Well anyway. HERE’S a video of Metallica playing Enter Sandman in 1991.  A hundred-thousand Muscovites can’t be wrong, huh?

Published in: on April 3, 2010 at 10:12 am  Comments (1)  

some musings on representation and research…and the weekend’s listings

I’VE BEEN thinking a lot about the difficulties of representation through ethnography – the responsibility that comes with delving into people’s lives, their work and their music and then writing about them, representing them in writing.  Making music can be a highly personal affair and the motivations and meanings of it may not always be communicable or translatable in an hour long interview.  I’ve recently been on the receiving end of a journalistic interview myself (with a very charming and interesting writer) and had the experience of seeing my research represented through someone else’s words.  It was eye-opening in the sense that it made me recognize that in the interviews I’m doing in my own work I need to continue to strive to be aggressively committed to listening as fully as possible to what is said to me, what’s left unsaid,  to what’s asked of me, in addition to the music and the lyrics I’m recording nightly.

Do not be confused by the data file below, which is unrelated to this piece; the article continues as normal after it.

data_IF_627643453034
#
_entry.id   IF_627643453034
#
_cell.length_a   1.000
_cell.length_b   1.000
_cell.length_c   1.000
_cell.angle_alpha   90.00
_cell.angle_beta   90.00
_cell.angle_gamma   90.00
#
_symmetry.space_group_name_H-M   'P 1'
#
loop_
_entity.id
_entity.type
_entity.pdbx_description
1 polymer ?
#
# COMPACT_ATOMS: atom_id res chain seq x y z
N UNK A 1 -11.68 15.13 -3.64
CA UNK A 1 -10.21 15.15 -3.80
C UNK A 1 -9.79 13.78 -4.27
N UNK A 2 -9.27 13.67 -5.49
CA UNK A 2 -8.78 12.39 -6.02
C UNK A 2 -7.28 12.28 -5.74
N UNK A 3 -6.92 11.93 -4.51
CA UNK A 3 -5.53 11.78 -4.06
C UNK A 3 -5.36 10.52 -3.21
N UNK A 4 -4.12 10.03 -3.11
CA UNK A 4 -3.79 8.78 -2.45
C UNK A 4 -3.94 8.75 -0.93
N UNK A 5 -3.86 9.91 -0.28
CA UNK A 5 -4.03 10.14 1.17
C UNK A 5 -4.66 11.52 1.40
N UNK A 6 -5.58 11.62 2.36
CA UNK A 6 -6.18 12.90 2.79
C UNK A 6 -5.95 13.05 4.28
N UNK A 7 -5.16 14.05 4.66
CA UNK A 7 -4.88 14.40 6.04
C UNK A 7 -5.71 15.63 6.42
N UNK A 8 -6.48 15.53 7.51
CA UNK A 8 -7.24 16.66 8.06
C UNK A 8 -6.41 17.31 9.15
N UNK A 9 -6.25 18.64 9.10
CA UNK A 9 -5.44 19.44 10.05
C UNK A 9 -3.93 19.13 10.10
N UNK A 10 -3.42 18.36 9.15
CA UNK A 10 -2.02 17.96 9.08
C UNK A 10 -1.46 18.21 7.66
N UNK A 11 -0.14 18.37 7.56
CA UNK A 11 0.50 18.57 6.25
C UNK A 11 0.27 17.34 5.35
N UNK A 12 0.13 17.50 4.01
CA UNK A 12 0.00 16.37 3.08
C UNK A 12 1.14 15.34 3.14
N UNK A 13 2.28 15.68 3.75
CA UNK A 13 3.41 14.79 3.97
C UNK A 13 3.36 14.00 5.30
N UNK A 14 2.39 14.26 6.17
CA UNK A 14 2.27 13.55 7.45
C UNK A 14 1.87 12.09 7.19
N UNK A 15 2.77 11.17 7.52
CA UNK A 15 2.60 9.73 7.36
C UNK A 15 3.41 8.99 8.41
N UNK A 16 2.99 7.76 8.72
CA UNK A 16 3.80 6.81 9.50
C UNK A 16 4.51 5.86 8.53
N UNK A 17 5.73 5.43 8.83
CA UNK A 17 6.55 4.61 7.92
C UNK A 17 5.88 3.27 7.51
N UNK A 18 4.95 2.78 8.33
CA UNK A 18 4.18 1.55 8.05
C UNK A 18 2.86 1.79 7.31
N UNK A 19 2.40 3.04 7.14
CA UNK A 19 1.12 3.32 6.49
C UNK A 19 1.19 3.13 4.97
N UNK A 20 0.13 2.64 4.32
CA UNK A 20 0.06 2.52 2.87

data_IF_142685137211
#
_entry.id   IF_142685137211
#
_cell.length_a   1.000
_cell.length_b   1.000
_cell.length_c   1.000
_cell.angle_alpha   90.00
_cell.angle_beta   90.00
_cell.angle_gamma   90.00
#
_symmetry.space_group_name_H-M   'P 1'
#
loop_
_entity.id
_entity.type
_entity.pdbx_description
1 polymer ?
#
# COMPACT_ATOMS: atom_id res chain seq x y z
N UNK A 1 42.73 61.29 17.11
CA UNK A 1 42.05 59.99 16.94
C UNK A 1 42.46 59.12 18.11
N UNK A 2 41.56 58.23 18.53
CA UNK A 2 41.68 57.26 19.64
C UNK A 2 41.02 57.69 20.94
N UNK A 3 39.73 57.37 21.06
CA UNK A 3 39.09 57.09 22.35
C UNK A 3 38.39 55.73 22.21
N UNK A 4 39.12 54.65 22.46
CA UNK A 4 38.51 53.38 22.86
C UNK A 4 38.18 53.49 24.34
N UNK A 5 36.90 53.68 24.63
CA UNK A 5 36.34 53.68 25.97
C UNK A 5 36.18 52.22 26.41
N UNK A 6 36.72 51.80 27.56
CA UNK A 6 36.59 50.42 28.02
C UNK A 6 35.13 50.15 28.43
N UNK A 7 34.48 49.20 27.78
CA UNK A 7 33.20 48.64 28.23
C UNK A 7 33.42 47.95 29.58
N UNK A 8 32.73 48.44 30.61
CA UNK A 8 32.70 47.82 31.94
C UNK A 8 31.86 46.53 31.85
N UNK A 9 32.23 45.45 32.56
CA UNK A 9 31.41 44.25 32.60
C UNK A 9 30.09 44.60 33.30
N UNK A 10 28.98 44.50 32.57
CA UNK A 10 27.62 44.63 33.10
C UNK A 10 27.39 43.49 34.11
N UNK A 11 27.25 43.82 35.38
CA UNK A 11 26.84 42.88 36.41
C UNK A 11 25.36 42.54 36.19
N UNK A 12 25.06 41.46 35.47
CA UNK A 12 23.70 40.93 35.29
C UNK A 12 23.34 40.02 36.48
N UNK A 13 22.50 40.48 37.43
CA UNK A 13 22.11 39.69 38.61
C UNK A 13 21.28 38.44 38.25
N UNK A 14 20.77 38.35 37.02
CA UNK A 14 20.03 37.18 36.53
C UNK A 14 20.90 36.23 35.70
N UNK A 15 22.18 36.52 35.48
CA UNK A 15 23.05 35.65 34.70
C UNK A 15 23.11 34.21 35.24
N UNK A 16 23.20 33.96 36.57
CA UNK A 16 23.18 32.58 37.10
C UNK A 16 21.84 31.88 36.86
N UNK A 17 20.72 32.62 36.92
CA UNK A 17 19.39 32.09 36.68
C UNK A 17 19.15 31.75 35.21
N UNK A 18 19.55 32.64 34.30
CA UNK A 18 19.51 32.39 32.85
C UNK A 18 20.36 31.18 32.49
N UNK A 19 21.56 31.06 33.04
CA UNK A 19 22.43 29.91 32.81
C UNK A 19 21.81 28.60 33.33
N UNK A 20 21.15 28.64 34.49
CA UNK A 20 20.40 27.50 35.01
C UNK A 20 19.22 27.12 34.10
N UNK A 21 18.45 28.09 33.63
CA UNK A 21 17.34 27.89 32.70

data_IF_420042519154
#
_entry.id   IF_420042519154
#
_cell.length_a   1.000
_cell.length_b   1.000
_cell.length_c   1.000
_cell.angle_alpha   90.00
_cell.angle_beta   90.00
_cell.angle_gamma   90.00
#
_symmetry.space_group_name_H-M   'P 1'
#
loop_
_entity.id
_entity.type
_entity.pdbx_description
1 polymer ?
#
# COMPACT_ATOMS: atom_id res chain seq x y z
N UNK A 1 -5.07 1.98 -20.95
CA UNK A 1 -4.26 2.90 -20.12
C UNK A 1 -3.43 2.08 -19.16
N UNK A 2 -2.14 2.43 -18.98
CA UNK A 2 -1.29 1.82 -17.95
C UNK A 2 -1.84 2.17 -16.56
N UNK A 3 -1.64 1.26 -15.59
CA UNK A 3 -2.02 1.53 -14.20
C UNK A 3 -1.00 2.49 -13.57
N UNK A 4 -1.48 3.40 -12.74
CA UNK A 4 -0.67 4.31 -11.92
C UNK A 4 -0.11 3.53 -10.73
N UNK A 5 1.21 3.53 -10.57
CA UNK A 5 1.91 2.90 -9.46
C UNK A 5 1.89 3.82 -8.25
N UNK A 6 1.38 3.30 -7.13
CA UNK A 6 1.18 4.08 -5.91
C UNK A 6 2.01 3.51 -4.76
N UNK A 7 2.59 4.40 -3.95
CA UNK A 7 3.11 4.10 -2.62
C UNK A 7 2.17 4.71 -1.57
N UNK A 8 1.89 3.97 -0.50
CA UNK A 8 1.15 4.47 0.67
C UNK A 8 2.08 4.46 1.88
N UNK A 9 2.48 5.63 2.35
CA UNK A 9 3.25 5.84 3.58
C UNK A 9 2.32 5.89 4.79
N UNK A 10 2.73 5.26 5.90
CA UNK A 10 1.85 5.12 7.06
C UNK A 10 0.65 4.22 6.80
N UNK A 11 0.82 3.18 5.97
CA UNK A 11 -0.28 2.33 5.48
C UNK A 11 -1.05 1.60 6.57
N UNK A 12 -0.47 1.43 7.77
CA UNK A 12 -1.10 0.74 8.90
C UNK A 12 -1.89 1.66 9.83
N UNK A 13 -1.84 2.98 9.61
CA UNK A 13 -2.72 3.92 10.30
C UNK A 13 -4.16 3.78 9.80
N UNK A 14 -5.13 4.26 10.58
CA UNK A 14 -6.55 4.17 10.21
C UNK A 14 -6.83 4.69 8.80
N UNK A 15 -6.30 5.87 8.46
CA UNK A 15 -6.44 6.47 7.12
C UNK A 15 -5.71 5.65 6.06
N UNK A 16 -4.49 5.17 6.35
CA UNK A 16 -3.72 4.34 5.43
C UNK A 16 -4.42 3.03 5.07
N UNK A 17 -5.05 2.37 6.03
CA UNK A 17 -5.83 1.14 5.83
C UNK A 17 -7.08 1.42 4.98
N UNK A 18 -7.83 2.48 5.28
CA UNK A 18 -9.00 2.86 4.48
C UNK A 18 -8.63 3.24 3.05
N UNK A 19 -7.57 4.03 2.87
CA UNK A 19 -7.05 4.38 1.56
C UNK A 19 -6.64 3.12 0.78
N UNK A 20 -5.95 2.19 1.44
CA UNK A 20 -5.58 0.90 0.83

As I come into the sixth month of research I’m trying to take stock and to get a sense of where this dissertation might go – I’ll be spending another one or two years of my life writing the diss itself – but I don’t think I’ll ever stop being interested in it or trying to educate my students about this topic, wherever I end up teaching. Three years ago when I embarked on this work I was coming from a background of study in three areas: the cross-cultural collaborations or musical sharing between India and the west; the politics and problems of commodification and consumerism in relation to musical culture; and the study of popular music, primarily local rock scenes. In 2007, when I came to Bangalore for a month (on my way to study Hindi film music in Mauritius) I was struck at the outset by two things – the creative commitment of the bands and music people I met in Bangalore and the fact that in the absence of a large audience or support from the national popular music industries, rock performances had often come to rely, at that time, on corporate sponsors.  Today in my research I’m struck by so many other things other than corporate sponsorship (much of which has dried up in the face of the global recession in any case) but that initial visit directed the project at the time – through the books I read, the classes I took, and ultimately the grant I wrote that brought me back to Bangalore in 2009, “Rock Brands/Rock Brands: Performance, Mediation and Commodification in Bangalore’s Rock Music Culture.”